Speaker's 'false alarm' stalls vote on slots again

September 10, 2004

Earlier this week, when news reports indicated that Maryland House Speaker Michael Busch might finally be ready to deal on the issue of slot machines, an aide to the governor expressed his doubts.

Is it a real opportunity, asked Paul Schurick, the governor's communications director, or "just another false alarm"?

It was a false alarm, apparently. It's the latest in a series from Busch, who has bottled up slot-machine bills for the last two years. It's time for the speaker to allow an up-or-down vote on the governor's proposal.

Busch has blocked previous bills for a variety of reasons, but his main argument is that there needs to be a comprehensive approach to financing the state's future needs.

In Busch's view, that approach should include increased taxes, something Gov. Robert Ehrlich is opposed to.

Ehrlich was elected on a platform that included the legalization of slots and a no-new-taxes pledge.


We have said previously that while Busch might indeed be right on the tax issue, it makes more sense to see what slots yield, then make the case that it isn't enough.

That may be difficult in the coming year because the past two budgets have been balanced by raising every fee that couldn't be called a tax and by borrowing from every available fund. The supply of accounting tricks is all used up.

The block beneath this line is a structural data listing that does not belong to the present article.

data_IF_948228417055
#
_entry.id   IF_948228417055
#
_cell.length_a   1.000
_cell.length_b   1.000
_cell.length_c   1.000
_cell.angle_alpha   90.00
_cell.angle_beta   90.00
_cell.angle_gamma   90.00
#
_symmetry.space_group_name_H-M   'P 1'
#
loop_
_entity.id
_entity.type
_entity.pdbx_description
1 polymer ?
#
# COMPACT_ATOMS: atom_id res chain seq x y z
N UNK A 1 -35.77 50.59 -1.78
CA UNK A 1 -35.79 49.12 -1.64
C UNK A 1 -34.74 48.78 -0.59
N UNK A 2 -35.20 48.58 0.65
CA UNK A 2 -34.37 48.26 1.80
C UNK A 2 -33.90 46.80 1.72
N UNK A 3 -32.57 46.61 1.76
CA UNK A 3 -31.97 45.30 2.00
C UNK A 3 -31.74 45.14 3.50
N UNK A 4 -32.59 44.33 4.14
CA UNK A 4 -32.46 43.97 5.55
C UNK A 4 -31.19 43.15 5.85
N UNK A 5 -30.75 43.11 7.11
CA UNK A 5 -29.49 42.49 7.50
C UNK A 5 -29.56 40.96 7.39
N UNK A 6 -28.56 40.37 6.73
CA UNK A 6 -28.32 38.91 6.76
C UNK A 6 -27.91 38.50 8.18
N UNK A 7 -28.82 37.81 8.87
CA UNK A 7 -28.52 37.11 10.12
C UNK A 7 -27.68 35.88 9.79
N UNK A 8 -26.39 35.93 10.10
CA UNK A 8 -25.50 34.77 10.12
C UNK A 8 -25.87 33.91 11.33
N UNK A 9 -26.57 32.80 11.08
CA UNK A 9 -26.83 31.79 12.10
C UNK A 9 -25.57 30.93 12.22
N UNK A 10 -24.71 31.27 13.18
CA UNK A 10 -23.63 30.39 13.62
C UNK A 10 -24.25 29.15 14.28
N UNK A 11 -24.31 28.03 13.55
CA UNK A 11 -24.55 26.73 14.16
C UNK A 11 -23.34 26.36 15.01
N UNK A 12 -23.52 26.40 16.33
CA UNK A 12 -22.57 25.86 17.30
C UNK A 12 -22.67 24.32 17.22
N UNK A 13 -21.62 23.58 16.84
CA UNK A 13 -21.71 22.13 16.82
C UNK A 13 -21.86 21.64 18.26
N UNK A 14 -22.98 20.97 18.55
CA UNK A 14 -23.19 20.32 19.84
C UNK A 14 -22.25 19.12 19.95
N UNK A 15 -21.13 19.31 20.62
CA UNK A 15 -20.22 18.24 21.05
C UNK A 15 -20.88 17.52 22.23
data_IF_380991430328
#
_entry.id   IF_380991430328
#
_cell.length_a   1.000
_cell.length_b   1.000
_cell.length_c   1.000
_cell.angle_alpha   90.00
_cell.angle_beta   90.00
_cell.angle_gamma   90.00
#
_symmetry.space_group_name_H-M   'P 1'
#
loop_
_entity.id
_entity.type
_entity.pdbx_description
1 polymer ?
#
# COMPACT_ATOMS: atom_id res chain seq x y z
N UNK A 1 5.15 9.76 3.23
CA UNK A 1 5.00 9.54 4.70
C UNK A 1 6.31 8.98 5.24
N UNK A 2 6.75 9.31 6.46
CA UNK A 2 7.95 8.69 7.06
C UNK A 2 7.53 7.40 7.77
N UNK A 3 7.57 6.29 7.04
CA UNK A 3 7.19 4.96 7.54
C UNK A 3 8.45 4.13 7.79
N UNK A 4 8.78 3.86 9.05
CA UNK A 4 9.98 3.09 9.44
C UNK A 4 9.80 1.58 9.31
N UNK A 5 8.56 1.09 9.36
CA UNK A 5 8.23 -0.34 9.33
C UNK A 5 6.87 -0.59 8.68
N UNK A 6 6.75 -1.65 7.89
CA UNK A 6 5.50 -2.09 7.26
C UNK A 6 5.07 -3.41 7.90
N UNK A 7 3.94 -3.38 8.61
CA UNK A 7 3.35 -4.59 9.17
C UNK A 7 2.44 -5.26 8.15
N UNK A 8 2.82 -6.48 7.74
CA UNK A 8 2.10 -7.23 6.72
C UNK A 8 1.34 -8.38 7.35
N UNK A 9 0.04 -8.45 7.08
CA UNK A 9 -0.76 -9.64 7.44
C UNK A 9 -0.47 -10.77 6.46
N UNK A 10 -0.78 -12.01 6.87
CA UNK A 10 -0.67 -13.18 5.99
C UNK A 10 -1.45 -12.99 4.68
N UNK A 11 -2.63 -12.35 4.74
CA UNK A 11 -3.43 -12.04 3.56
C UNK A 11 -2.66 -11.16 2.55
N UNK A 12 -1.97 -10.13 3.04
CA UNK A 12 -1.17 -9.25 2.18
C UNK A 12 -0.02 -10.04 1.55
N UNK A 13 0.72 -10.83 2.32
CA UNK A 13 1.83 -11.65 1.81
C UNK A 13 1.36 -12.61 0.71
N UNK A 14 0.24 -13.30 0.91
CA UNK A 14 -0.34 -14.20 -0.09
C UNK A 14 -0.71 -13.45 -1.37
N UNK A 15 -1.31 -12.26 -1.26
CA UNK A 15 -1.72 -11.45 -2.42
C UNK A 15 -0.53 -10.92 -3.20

In the meantime, Pennsylvania has legalized slots, which means Marylanders who enjoy this form of gambling will soon have another reason to spend their money out of state.

The proposal to put this plan to referendum, less than three months before the election, was a bad idea. The pro- and anti-gambling forces would have had little time to make a coherent case for their point of views.

In addition, the details proposed for the referendum - the allowable number of slot machines and their locations - are issues that should be worked out in the legislature.

That's what should happen in January. We urge Busch to work for the best possible bill, then allow lawmakers to vote on it.

There is no such thing as a perfect bill, but there's a good case to be made that this is revenue Maryland needs - revenue that will be going elsewhere unless a compromise can be reached.

Even if the vote goes against gambling, that will be a form of progress because it will allow lawmakers to concentrate on other matters on which the chance of success is better.

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